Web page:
Family Promise of Spokane opens new shelter to help families with infants

SPOKANE, Wash. — Parents know kids can be a handful. For families without a home, it may be a little bit more difficult to keep things together.

Matthew Gill, 22, has been working hard to make sure his fiancée and six-month-old baby are doing well. They just moved from West Virginia to Spokane and they haven’t been able to find housing.

“This was the easiest and most helpful thing we had since we got in this area,” he said.

The three of them have been staying in Family Promise’s new shelter. It’s called the Family Infant House. The organization created it, knowing it’s not easy for families with kids under the age of one to be in a shelter system.

“When most people think of homelessness, they’re not thinking of babies. Nobody thinks of babies, they think of single individuals, what you see downtown,” said Joe Ader, the executive director of Family Promise. “It’s a significant portion of our population. It’s actually the largest age demographic we see at family promise is under one-year-old.”

Since 2018, Ader says they’ve helped 98 babies in its emergency shelter system. He said they recognized big shelters are not great for kids and moms who just had kids.

Infants don’t have an immune system like older kids or adults do, and having kids in shelters that big, Ader says, could be dangerous. In their new shelter, which is a home located on Mission Avenue, families are able to have their own room and a little more privacy.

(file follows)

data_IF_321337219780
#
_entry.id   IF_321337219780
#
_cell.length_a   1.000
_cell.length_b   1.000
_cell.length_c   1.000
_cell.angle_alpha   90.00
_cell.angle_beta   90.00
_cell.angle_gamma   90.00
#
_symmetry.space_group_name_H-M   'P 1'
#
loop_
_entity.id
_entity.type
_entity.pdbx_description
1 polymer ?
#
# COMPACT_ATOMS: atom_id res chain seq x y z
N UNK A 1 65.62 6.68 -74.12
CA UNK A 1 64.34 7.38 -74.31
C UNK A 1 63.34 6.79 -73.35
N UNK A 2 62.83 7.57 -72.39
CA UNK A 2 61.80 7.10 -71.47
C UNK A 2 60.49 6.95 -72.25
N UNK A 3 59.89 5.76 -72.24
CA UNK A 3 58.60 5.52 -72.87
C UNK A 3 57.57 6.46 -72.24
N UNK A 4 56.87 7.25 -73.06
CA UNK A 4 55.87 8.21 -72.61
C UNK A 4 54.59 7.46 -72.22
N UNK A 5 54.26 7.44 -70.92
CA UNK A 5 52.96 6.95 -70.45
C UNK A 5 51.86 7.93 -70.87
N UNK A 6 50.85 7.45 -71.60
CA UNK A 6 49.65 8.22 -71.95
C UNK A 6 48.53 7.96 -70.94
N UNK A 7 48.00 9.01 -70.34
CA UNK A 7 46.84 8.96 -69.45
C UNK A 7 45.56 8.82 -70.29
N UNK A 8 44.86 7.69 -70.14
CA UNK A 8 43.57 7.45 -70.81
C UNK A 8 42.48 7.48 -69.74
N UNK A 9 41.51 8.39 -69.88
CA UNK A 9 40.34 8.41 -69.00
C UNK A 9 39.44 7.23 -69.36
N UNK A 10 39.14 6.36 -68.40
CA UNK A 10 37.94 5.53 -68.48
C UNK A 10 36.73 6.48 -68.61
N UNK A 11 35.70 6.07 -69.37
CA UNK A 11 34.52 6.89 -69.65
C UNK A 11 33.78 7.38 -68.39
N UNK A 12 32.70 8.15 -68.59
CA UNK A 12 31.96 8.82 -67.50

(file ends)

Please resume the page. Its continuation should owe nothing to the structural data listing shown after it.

“This place is awesome, honestly. Because for a while, we were staying in a car,” Gill said.

Gill and his family were the first few able to break in the new place. A ribbon cutting celebration was held Wednesday for the new place, alongside the sponsors who made it happen, Premera Blue Cross, Providence Health Care and the Women Helping Women Fund.

There are a total of seven bedrooms, but five are occupied right now. Two rooms still need to be renovated before allowing families to move in.

Families can also stay for as long as they need. They just need to try and get back on their feet and look for housing in the meantime. Ader said families normally stay in their shelters for about 68 days on average.

Ader added that it’s important to not only help homeless adults but kids, too, so they can break the cycle of homelessness.

“If we can prevent, reduce the risk of, or limit the experience of homelessness when children are young and help stabilize that family. Not only are we helping the family now, but we are preventing future street homeless down the road,” he said.

In the few weeks Gill and others have been living in the house, it’s helped them realize they’re not alone.

“Just the camaraderie of everybody that’s in the same situation. Not one person has a baby, everybody’s got a baby here. They’re learning from each other,” Ader said.

“It’s nice to have other families, though, I will say that. Someone to talk to, someone who understands,” Gill added. “It’s just nice to have other people to show you’re not alone. There are other families that do struggle.”

If families are in need of a place to stay, Ader says they will have to go through Family Promise’s Open Door Shelter. The organization says it’s also looking for volunteers to help families in its multiple shelters. For more information, click here.